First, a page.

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Old 10-24-2012
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Re: Cooking on a Sailboat - Sauteed Shrimp With Pineapple

Yes, I was wondering where the herb garden would go once you get underway. If I could find space in the head or under a clear hatch I might try gimballing the live herbs. It is pretty hard to find a durable, working spot for growing plants on a boat. I wish you luck with that one.
The best suggestion I think I can offer is that dried herbs when bought in bulk or kept in seed or nut form keep their flavor nicely. I can buy so-called bulk dried herbs at a local health food store in NYC that are packed in air tight bags that are much cheaper than the supermarket variety.
Never buy cracked or powdered pepper, nutmeg, allspice, cumin seed, caraway etc. as they will lose their potency much quicker than the original seed. All you need is a good pepper mill, mortar and pestle, or a dedicated coffee grinder devoted solely to spices as I have in my land based kitchen.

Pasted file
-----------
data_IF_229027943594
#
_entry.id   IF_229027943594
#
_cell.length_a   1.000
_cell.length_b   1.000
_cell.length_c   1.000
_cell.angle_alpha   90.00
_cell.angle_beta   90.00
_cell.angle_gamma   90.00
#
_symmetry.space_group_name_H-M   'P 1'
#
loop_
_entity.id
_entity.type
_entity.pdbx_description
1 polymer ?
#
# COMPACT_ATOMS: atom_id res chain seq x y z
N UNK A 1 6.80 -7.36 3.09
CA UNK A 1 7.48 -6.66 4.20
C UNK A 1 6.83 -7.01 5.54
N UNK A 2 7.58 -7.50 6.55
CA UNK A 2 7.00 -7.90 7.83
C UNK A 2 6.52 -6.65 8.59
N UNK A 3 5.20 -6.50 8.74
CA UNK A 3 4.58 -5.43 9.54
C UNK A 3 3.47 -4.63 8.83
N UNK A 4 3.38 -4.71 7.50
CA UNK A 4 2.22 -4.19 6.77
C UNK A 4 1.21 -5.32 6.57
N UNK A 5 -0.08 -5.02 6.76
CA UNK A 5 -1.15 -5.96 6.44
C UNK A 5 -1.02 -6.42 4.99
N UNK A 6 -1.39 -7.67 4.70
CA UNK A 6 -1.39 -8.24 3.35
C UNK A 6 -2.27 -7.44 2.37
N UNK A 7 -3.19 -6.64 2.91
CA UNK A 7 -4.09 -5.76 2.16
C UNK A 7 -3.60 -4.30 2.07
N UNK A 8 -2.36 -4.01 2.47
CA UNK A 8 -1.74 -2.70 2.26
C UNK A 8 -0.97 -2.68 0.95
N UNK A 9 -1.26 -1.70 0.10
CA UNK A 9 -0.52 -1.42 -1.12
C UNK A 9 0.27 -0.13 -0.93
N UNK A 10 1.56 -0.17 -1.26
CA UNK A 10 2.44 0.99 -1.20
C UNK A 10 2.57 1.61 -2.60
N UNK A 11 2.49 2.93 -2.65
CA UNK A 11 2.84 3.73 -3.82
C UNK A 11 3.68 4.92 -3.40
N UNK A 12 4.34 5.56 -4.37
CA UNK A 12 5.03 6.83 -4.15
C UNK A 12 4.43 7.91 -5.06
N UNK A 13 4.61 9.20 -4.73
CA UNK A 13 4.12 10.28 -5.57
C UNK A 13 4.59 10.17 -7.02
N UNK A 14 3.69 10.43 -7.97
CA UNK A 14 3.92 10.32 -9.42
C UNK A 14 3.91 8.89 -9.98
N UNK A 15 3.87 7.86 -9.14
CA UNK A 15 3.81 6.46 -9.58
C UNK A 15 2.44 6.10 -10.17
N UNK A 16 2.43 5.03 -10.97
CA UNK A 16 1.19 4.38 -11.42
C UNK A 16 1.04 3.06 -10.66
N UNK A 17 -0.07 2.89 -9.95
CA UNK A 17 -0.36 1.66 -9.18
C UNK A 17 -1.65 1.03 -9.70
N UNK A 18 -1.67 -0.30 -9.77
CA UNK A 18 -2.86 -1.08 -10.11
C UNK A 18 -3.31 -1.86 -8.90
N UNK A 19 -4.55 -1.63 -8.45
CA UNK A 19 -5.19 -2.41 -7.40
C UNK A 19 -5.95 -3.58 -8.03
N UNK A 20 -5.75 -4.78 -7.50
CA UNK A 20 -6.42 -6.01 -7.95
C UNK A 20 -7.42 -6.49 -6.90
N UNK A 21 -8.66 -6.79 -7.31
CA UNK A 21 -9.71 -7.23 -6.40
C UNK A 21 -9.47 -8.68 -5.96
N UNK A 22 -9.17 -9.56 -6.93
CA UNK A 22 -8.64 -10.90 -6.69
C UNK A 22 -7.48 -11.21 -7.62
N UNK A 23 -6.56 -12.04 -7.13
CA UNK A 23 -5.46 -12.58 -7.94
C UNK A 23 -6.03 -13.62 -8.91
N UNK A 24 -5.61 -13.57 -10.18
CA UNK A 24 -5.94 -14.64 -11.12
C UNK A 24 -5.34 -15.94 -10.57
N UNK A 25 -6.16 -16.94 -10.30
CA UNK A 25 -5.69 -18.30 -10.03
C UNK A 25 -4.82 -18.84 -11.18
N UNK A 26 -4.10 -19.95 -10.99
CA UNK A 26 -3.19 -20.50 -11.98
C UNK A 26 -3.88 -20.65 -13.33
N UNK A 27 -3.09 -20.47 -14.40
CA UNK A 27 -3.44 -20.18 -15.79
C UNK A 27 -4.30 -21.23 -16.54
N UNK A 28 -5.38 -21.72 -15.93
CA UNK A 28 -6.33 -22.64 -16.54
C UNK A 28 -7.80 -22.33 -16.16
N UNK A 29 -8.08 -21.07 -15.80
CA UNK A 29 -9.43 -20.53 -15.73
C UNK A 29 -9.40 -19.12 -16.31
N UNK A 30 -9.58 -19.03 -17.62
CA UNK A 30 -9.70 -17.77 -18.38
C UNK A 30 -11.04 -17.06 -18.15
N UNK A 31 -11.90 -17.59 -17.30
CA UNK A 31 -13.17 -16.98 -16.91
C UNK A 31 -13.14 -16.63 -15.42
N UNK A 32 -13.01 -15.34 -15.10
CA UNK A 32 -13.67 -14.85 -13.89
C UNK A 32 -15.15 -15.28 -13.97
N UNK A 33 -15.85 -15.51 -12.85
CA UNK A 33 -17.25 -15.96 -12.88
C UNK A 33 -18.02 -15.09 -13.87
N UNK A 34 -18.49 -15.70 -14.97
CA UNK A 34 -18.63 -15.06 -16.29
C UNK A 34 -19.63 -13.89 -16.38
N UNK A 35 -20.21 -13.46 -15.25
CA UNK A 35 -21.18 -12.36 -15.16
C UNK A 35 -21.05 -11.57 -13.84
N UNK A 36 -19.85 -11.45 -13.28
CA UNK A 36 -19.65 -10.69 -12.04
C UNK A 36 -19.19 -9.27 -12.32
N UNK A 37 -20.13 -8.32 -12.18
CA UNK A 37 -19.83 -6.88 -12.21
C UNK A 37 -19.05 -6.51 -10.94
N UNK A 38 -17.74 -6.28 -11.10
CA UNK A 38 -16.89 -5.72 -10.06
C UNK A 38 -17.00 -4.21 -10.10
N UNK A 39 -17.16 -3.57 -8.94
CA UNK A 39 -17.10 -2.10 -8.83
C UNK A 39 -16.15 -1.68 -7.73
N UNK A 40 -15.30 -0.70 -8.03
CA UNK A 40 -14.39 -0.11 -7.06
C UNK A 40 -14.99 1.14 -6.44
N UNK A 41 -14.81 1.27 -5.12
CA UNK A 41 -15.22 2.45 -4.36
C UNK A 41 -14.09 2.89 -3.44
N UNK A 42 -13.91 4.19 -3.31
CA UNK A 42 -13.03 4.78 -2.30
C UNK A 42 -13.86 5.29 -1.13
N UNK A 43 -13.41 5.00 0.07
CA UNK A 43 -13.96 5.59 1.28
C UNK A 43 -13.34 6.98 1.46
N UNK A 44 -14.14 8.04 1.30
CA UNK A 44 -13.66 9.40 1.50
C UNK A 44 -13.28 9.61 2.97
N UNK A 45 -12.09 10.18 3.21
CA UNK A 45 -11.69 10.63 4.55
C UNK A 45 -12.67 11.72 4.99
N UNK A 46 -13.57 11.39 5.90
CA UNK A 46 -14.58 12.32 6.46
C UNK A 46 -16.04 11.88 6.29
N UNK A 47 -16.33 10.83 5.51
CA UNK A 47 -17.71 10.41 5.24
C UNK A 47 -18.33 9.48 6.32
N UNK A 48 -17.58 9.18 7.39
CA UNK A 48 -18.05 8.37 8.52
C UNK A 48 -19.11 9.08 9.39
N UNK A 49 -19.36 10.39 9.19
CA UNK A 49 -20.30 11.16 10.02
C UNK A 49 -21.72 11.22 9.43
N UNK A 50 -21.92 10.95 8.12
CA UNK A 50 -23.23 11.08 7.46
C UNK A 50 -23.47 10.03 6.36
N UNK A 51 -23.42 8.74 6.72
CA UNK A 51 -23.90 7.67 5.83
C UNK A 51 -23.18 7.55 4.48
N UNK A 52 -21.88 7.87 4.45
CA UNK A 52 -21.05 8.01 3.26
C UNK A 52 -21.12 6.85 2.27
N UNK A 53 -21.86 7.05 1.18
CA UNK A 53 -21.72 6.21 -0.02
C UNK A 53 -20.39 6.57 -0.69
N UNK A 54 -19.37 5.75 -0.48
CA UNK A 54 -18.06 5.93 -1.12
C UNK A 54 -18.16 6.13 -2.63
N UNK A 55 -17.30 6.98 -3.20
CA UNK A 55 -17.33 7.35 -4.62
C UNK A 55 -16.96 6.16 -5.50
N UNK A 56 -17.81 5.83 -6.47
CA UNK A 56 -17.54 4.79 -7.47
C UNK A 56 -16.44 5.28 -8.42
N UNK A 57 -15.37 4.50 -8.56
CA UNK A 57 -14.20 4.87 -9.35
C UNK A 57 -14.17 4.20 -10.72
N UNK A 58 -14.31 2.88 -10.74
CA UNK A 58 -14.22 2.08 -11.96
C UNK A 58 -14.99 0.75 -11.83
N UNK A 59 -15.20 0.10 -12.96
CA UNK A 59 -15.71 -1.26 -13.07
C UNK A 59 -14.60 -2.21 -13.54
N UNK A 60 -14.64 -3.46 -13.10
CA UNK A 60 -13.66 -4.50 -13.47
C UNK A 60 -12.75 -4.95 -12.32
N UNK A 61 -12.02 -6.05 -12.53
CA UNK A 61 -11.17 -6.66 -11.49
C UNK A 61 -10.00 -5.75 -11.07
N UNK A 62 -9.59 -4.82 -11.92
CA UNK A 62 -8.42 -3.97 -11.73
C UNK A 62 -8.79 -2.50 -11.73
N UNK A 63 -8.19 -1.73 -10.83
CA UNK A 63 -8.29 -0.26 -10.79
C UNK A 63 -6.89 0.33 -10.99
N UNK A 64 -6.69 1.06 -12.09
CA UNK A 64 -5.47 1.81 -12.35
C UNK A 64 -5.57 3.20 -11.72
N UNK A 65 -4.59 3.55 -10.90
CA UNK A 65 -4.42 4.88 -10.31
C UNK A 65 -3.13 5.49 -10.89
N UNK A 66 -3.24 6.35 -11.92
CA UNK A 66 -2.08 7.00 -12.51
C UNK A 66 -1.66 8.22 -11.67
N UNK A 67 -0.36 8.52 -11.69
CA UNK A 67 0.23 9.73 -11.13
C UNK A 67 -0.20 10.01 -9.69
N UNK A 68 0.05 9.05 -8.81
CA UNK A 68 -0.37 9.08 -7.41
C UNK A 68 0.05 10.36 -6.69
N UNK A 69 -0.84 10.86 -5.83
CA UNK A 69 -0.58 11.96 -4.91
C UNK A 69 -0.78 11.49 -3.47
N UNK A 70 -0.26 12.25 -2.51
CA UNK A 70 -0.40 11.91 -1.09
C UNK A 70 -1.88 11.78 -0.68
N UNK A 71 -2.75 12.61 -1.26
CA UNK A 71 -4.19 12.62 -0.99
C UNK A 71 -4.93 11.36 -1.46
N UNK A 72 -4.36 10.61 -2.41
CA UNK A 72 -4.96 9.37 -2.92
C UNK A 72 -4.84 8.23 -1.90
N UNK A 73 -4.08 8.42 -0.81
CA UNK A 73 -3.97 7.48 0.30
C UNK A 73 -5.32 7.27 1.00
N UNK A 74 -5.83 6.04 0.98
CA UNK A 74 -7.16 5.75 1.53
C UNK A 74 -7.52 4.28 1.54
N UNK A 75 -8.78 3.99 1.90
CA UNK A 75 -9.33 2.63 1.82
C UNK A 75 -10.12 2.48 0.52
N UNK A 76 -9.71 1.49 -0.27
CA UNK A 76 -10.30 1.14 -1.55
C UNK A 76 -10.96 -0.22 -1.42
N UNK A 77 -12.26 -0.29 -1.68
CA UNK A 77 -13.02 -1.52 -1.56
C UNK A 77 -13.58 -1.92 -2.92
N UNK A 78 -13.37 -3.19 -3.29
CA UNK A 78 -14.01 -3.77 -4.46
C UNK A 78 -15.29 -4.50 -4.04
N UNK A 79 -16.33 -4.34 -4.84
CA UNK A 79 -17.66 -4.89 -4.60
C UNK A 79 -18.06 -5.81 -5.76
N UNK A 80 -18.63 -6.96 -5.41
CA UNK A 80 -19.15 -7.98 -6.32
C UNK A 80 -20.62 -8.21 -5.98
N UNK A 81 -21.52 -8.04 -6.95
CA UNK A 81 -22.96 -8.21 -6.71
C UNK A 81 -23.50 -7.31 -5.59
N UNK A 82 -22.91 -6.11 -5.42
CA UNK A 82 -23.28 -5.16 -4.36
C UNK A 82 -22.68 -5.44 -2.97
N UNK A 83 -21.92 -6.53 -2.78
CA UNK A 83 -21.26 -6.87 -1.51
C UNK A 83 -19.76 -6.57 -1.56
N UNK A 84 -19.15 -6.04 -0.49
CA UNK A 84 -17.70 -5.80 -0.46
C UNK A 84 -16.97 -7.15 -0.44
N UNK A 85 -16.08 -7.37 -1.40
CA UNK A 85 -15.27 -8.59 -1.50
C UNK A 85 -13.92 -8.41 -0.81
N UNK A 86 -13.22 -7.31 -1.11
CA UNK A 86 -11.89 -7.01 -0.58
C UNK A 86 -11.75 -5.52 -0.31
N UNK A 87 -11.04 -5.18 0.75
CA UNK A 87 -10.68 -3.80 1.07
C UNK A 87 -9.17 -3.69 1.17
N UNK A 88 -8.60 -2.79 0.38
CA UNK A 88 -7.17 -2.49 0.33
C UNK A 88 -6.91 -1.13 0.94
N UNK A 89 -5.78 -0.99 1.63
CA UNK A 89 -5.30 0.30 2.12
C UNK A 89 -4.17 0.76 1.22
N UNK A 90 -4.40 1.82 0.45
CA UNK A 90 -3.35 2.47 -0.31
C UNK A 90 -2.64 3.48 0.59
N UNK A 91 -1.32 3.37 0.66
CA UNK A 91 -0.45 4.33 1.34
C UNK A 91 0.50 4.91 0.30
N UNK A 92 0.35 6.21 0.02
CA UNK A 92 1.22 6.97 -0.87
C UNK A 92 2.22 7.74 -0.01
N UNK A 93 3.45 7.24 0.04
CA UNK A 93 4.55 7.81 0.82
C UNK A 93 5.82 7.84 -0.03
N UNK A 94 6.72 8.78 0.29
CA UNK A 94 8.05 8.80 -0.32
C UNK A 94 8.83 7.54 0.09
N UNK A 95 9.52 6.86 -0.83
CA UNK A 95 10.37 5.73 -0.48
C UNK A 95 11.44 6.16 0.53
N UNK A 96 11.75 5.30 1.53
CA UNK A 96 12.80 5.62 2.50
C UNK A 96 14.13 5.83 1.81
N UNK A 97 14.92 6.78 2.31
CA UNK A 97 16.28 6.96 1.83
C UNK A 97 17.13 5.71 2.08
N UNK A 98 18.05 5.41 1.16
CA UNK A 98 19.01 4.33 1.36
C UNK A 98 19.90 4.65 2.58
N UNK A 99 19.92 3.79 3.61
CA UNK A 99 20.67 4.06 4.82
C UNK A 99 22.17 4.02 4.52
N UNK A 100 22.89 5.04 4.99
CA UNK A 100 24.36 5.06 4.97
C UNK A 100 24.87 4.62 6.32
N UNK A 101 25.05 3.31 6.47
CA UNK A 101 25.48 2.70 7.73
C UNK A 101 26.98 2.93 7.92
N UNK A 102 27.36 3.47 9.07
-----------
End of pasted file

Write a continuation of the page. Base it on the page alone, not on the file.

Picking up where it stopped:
Perhaps either the normal dried powdered ginger or dried bits of ginger would help out with this recipe in the mid-Pacific when you catch a nice Tuna on the line. Fresh ginger root keeps for a while but certainly looses its appeal after too long.
Since I live within walking distance of Chinatown in Manhattan I have found some interesting ingredients. I took a Thai cooking course at a culinary school and their recipes called for Palm sugar, which I never heard of before. It comes in several forms but the longest lasting one is like a hockey puck of dried brown crystals that if kept dry has a wonderful effect on many dishes.
If you can work out the bugs (so to speak) with your ship board garden while sailing I'd bring along some seeds for stuff like fresh Basil and some lettuce, which grow quickly.
You don't have to eat canned food all the way to the Marquesas or Marhsall Islands or wherever your headed first.
"The cure for anything is salt water~ sweat, tears, or the sea." ~Isak Denesen

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